Words in a Row

Spelling and grammer and all that stuff--supposibly its like, real important!

The Blown Away Guy

So this just hap­pened: I’ve got a bit of a stuffy nose today, which is good, because The S.O. has been suf­fer­ing with adult croup all week and that means I prob­a­bly haven’t caught it.

So I said, “Hey; where’s the Mucinex?” Mean­ing, of course, the brand name of the pop­u­lar decon­ges­tant. Except that’s not what I said—I actu­al­ly said, “Hey, where’s the Memorex?”

She said, quite rea­son­ably, “What?” I went to the replay, as I so often have to do, to fig­ure out what I real­ly said. “Oh, I meant the Mucinex.”

“It’s under the sink in my bath­room,” she said. “What’s Memorex?”

“Ah!” I said. “You did not have to fight in the Great Stereo Wars of the ’70s. There was all sorts of debate about stereo and record­ing equip­ment, but it got most vicious when it came to car stere­os. Which was a lit­tle sil­ly, because every right-think­ing per­son knew the cor­rect answers: The very best car stereo was the under­dash Pio­neer Super­Tuner; the very best speak­ers were Jensen Tri­ax­i­als, and the ONLY cas­sette tapes that should be allowed in any­one’s stereo were Max­ell cas­sette tapes—in short, pre­cise­ly what I had installed in Charles the Deep Breather.”

That whole “Stair­way to Heav­en” thing? This is what they meant.

She wise­ly stopped lis­ten­ing at that point, so I’ll just tell you what I meant:

See, if you were around in the 1970s, it came down to this: If you liked Mem­o­rex tapes, you had to get behind their lame com­mer­cial with Ella Fitzger­ald singing a high note that broke a wine glass, then the record­ing of Ella Fitzger­ald doing the same thing.

“Is it LIVE—or is it MEMOREX?” the com­mer­cial smug­ly asked.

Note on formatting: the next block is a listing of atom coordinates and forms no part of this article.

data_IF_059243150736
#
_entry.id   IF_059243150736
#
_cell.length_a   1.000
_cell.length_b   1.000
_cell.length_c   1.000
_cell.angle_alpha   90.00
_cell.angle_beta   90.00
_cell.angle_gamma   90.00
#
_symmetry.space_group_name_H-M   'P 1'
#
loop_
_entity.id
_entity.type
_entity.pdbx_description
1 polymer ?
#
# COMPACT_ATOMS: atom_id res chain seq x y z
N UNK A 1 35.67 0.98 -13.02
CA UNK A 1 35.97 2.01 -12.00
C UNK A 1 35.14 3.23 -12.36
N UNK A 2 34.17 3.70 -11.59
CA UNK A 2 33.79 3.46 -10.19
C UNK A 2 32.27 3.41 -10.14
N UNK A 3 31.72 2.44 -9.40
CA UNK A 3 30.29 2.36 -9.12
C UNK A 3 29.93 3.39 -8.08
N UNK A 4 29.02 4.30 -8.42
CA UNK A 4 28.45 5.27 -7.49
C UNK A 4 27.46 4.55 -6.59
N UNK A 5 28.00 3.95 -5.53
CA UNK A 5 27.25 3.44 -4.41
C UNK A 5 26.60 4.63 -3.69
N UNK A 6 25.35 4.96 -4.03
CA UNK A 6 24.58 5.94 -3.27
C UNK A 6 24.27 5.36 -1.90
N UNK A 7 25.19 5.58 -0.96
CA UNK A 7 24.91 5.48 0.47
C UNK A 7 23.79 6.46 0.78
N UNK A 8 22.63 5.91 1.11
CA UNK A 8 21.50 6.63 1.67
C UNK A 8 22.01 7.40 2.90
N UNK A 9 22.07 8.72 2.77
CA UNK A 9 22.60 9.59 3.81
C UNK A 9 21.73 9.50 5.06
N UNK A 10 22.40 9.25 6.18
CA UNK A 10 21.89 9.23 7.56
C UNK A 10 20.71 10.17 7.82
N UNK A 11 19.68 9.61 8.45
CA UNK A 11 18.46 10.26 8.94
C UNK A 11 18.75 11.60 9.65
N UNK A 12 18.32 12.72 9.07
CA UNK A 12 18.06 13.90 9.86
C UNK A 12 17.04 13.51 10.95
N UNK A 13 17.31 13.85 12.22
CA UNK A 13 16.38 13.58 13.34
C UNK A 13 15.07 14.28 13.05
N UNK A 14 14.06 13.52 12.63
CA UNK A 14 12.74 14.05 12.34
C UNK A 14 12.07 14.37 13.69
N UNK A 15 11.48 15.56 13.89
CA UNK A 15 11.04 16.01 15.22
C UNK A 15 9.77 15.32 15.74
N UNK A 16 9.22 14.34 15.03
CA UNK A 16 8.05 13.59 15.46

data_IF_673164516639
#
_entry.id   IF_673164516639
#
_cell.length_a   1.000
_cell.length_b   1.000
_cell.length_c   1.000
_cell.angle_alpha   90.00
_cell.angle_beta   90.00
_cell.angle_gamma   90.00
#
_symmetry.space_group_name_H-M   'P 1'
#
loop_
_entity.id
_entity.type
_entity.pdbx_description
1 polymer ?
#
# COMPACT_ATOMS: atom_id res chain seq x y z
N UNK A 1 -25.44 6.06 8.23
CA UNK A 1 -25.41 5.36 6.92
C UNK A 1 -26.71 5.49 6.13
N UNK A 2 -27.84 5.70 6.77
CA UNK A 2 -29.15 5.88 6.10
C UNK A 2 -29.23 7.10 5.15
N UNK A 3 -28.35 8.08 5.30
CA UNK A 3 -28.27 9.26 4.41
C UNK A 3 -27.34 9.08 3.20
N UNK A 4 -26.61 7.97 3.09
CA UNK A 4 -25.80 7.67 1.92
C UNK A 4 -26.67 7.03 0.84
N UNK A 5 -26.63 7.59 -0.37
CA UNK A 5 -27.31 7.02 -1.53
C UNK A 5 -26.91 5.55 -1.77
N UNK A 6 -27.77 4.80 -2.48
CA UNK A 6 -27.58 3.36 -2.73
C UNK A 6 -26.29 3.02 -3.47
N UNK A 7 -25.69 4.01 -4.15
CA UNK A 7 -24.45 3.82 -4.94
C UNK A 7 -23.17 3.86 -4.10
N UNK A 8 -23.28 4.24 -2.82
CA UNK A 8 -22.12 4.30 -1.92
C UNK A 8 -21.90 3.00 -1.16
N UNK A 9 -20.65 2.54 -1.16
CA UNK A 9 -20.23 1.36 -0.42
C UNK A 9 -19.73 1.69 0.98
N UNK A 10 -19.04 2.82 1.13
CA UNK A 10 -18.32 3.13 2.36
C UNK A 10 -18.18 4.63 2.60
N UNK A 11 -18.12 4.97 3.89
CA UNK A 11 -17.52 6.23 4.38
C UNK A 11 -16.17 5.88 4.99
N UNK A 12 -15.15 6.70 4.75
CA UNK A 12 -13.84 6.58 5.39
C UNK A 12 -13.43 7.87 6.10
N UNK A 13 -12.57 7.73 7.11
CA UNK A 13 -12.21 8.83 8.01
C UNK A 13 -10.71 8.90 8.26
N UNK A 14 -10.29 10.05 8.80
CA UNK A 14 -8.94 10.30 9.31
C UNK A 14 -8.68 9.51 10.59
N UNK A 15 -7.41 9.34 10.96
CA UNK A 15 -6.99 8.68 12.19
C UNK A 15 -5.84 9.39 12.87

Well, lemme think: I’m in my car lis­ten­ing to music. Is it live? A quick glance at the pas­sen­ger and back seats con­firms: There are no musi­cians per­form­ing here. None of my win­dows are shat­ter­ing. Con­clu­sion: It is nei­ther live nor Mem­o­rex BECAUSE I’LL SET THIS CAR ON FIRE BEFORE I USE MEMOREX TAPES!

There were oth­er worth­less tape brands out there, such as TDK (aka The Dick Knnnnnnig­gits1, favored by wimps who lis­tened to smooth jazz) or BASF (aka Barf and Shit Farts,2 which your younger sib­lings used to record, direct­ly from the radio, what­ev­er bub­blegum dreck was pop­u­lar that week, and you made it known across the land that a slow, painful death await­ed he who dared even think about using in your car).

On the oth­er hand–Maxell. MAXELL, baby. They got more famouser even than Mem­o­rex with a sin­gle print ad: It was a fan­tas­tic, icon­ic image; the kind of adver­tis­ing Apple is always grasp­ing at.

On the left is a hulk­ing, mon­strous speak­er, the kind Dr. Dre wish­es he’d replaced with the Beats Pill. On the right is a deep leather arm­chair in which a guy wear­ing a leather avi­a­tor’s jack­et and scarf is hang­ing on for dear life. His scarf is snap­ping and flut­ter­ing like he’s a Flori­da reporter stand­ing out­side for no rea­son dur­ing a hur­ri­cane. Behind him, on his right, a lamp is about to blow away. On his left is a small side table upon which a mar­ti­ni glass has slid to the edge and is about to tip over; the mar­ti­ni itself and its olive are spray­ing over the edge of the glass.

The guy in the chair quick­ly become known as The Blown Away Guy, and the ad OBLITERATED Mem­o­rex. It was on bill­boards for a while dur­ing my senior year of high school–just the pho­to with the word Max­ell down in one cor­ner. That’s all they need­ed. If you were a faith­ful Max­ell user you would just shout “MAXELL!” and high-five your pas­sen­ger. If not, you would turn your stereo way down in abject hor­ror and mis­ery, won­der­ing if you could ever aspire to redo all your mix tapes and albums on Max­ell tapes.

When they final­ly decid­ed to make it a com­mer­cial, they did Apple before Apple was Apple: All you saw was the guy hang­ing on, teeth and toe­nails, against the oncom­ing tsuna­mi of–not Led Zep­pelin or KISS or The Who, but Wag­n­er’s “Flight of the Valkyries.”

It’s been 20 years since even seen a cas­sette tape, much less lis­tened to one. But hav­ing acci­den­tal­ly spo­ken the Cas­sette Brand That Must Not Be Named, I still feel the need to apol­o­gize to Max­ell and any­one old enough to under­stand what the hell I’m talk­ing about.

  1. Yes; it’s a Mon­ty Python and the Holy Grail reference.
  2. I nev­er said we were intellectuals.

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